Fungicide resistance in Botrytis is widely known and documented. Resistance development has been documented in MBC fungicides (FRAC code 1) to benomyl (no longer on the market) and thiophanate-methyl; the DC fungicides (FRAC group 2) with iprodione; the SDHI fungicides (FRAC group 7) with boscalid, fluxapyroxad, and penthiopyrad; the AP fungicides (FRAC group 9) with pyrimethanil and cyprodinil; the strobilurin fungicides (FRAC group 11) with azoxystrobin, trifloxystrobin, and pyraclostrobin; and the Hyd fungicides (FRAC group 17) with fenhexamid. Cross resistance to fungicides within specific FRAC groups has also been widely documented. Most importantly, resistance to multiple FRAC groups has also been widely reported in Botrytis in the US. Recent studies across the southeast have shown that some Botrytis isolates can carry resistance to 2, 3, 4, or 5 different FRAC groups. A study from 2015 examining 2,000 Botrytis isolates collected across the southeast discovered that some isolates carried resistance to 6 or 7 different FRAC groups. As described the authors, this was likely the result of “selection by association” in which resistance was selected by the fungicide applied but also indirectly because the selected isolates were also inherently resistant to fungicides in other FRAC groups.
Gray mold (Botrytis fruit rot) of strawberry
How to manage fruit rots and fungicide resistance development
The use of mulch to prevent/reduce soil splashing and keeping fruit from coming into direct contact with the soil surface can be beneficial in conventional production as well as organic production systems where conventional fungicides cannot be used. Long crop rotations and staying away from fields with known history of any of these pathogens is also extremely important, although this may be difficult on farms with U-pick operations where fields need to be close to the market and accessible. Adjusting plant populations to improve air movement and the drying of leaves and fruit within the canopy, and avoiding overhead irrigation are some of the cultural practices growers can do to help reduce losses to fruit rot.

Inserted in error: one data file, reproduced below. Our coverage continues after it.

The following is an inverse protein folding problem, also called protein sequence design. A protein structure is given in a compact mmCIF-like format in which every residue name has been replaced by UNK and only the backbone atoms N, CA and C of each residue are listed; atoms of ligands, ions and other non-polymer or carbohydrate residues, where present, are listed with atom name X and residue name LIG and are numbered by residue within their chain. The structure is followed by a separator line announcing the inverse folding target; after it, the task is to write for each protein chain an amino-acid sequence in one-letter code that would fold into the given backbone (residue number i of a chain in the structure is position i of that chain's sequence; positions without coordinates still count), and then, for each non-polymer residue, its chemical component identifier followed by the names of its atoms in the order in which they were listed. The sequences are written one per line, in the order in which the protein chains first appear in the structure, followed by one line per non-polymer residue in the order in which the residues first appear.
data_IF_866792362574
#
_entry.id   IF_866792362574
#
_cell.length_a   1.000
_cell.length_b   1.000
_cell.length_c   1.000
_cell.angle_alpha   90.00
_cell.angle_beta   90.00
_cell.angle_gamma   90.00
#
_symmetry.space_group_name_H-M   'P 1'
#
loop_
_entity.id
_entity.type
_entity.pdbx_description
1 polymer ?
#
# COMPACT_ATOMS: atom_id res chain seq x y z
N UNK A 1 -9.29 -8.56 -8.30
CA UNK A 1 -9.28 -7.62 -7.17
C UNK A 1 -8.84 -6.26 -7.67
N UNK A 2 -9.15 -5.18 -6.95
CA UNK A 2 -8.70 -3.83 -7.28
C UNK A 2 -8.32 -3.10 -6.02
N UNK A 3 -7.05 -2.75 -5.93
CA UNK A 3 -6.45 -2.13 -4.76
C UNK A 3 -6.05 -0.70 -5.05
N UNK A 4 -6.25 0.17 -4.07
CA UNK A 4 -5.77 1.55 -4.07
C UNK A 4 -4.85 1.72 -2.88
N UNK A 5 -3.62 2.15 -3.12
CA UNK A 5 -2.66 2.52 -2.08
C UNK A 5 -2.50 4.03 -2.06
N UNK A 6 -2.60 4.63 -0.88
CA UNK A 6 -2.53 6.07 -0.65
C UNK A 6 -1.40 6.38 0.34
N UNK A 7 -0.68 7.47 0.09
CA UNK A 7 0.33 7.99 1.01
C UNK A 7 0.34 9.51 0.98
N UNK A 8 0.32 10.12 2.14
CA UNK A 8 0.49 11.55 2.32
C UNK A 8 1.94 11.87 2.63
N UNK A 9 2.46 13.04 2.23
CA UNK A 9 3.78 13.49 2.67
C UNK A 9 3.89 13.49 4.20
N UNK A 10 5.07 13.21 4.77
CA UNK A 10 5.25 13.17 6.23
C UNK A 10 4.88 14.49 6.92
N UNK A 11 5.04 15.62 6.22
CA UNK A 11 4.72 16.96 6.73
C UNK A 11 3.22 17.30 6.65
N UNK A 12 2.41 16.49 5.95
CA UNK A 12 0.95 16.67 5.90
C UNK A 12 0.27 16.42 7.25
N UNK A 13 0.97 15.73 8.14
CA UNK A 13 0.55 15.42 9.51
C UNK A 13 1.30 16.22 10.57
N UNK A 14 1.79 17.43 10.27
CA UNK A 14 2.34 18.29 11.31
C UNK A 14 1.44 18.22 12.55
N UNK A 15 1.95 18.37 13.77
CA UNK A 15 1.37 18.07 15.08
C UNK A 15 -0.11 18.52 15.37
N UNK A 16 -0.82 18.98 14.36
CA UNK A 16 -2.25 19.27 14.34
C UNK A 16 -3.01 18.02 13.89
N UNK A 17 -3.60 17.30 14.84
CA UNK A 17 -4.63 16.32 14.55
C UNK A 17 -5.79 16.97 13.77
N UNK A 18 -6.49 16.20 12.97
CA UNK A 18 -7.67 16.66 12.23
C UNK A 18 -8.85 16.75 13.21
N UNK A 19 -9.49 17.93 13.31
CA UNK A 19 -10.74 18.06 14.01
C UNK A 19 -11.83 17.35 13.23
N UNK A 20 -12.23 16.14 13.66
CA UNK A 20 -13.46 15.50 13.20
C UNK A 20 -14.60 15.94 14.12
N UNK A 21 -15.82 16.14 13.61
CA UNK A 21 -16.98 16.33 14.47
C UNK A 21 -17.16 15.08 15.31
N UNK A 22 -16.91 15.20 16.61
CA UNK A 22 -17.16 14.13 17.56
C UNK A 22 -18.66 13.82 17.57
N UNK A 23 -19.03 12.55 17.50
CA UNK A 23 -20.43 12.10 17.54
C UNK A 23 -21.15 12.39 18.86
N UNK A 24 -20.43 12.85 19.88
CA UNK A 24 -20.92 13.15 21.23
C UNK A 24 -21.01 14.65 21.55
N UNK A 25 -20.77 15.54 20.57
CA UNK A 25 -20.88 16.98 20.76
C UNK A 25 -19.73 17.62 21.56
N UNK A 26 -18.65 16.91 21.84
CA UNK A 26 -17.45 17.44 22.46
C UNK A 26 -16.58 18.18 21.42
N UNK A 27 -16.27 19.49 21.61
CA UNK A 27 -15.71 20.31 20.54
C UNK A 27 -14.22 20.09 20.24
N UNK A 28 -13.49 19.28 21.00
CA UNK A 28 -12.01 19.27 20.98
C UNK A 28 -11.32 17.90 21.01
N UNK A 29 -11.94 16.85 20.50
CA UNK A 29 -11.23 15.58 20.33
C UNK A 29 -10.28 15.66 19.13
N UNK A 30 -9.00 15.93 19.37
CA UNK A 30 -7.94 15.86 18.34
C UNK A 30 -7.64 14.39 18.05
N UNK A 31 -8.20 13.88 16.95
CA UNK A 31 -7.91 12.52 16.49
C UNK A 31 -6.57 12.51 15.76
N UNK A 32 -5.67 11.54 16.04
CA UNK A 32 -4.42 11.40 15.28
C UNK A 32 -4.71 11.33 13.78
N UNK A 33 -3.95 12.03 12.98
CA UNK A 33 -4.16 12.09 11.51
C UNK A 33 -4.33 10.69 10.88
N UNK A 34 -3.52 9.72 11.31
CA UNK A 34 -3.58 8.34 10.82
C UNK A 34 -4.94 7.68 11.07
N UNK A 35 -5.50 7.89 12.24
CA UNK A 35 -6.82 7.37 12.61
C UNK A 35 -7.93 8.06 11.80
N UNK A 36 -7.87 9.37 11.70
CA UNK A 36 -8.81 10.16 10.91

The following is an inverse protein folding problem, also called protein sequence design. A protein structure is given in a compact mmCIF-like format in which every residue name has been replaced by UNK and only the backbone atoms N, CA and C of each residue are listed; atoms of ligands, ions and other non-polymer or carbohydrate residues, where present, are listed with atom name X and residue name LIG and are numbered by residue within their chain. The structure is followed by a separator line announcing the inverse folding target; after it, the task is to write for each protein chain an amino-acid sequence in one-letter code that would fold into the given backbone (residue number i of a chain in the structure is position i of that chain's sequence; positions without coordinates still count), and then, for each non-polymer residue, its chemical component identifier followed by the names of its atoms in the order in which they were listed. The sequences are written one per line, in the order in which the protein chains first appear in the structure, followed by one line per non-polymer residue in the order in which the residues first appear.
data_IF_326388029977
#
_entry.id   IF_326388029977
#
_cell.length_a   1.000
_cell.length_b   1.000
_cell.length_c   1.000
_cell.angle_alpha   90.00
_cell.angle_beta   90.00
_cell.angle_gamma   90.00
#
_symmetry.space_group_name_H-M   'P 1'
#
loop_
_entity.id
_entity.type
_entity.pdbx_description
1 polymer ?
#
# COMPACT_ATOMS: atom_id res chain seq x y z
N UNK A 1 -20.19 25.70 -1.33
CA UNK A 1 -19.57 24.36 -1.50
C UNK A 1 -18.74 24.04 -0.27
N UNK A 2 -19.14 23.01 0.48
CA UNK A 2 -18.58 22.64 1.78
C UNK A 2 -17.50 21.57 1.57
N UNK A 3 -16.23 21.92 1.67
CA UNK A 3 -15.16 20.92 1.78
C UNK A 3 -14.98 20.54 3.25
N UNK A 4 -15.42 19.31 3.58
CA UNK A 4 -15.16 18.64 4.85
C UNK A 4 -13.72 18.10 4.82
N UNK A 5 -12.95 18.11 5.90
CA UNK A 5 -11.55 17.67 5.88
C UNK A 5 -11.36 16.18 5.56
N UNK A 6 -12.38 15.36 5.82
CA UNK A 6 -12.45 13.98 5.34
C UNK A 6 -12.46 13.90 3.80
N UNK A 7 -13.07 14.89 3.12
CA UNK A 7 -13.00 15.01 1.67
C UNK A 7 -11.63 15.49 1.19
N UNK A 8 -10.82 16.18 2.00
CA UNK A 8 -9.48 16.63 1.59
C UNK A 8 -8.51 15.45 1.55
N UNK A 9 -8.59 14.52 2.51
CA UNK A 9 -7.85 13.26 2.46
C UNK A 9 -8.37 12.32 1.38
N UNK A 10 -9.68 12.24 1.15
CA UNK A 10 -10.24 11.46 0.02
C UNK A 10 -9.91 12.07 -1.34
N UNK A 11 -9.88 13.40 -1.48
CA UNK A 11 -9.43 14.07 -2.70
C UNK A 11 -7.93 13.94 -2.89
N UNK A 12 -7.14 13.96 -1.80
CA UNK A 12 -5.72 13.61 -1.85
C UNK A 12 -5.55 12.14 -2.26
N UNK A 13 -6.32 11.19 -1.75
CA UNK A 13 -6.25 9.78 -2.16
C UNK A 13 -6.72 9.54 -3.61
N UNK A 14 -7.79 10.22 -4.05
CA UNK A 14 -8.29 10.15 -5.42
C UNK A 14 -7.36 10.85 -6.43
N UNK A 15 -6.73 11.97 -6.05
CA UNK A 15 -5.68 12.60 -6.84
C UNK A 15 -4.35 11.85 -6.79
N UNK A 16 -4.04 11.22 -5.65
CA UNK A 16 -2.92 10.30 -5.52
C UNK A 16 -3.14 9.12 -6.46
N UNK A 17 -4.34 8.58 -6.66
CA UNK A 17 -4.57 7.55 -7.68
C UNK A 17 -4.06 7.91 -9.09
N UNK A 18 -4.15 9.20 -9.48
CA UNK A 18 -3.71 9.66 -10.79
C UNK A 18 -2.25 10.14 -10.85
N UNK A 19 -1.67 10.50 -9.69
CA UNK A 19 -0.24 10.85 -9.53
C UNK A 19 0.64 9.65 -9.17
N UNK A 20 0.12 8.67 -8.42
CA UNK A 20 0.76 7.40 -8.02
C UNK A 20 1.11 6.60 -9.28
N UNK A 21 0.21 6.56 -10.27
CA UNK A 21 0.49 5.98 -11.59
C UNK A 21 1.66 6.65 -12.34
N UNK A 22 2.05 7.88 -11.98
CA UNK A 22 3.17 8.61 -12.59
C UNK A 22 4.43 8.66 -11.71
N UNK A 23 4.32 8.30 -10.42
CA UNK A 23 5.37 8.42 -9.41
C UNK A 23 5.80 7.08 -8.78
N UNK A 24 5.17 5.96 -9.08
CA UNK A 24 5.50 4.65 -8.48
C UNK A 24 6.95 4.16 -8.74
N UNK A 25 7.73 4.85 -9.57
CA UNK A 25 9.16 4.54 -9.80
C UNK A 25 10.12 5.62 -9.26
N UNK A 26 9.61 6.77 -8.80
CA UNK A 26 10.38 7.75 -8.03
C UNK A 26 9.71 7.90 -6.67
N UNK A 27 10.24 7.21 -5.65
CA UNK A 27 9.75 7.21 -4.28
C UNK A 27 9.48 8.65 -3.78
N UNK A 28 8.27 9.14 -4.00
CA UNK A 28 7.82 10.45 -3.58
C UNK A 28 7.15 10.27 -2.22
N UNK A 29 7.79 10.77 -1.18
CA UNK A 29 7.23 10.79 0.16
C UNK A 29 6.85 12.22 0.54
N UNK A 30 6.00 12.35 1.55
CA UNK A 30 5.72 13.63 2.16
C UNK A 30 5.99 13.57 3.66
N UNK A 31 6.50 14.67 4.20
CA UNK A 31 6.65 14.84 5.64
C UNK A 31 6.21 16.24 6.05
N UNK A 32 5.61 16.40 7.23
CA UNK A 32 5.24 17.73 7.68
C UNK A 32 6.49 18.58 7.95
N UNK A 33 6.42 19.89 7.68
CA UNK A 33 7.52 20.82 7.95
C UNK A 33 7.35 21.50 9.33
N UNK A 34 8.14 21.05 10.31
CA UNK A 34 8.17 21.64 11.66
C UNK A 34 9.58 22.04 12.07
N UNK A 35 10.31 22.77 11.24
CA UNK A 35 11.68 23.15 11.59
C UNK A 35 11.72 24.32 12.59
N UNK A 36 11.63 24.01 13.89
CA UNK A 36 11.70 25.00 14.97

Strawberry growers need to pay careful attention to the efficacy of all high-risk fungicides used during the season. Fields should be scouting regularly, particularly before and after a fungicide application. Remember, due to the specificity of high-risk fungicides, once resistance develops to any one particular fungicide chemistry the likelihood of cross-resistance development increases significantly to other fungicides within the same FRAC group. If loss of efficacy is noticed, growers should discontinue the use of that FRAC group during that growing season. Growers developing season-long fungicide programs for fruit rot control need to use as many different modes-of-action (i.e., different FRAC groups) as possible and limit the use of any single mode of action as much as possible to help mitigate resistance development. This is especially important when growers are applying fungicides with more than one mode of action. Careful attention needs to be made to both fungicide chemistries so that the same mode of action isn’t used during the next application. As a general rule, growers need to use as many different modes of action as possible and to space them out as far apart as possible during the production season.
For more information on the control of anthracnose fruit rot, gray mold, and leather rot in strawberry please see the 2020/2021 Commercial Vegetable Production Recommendations Guide for the Mid-Atlantic Region.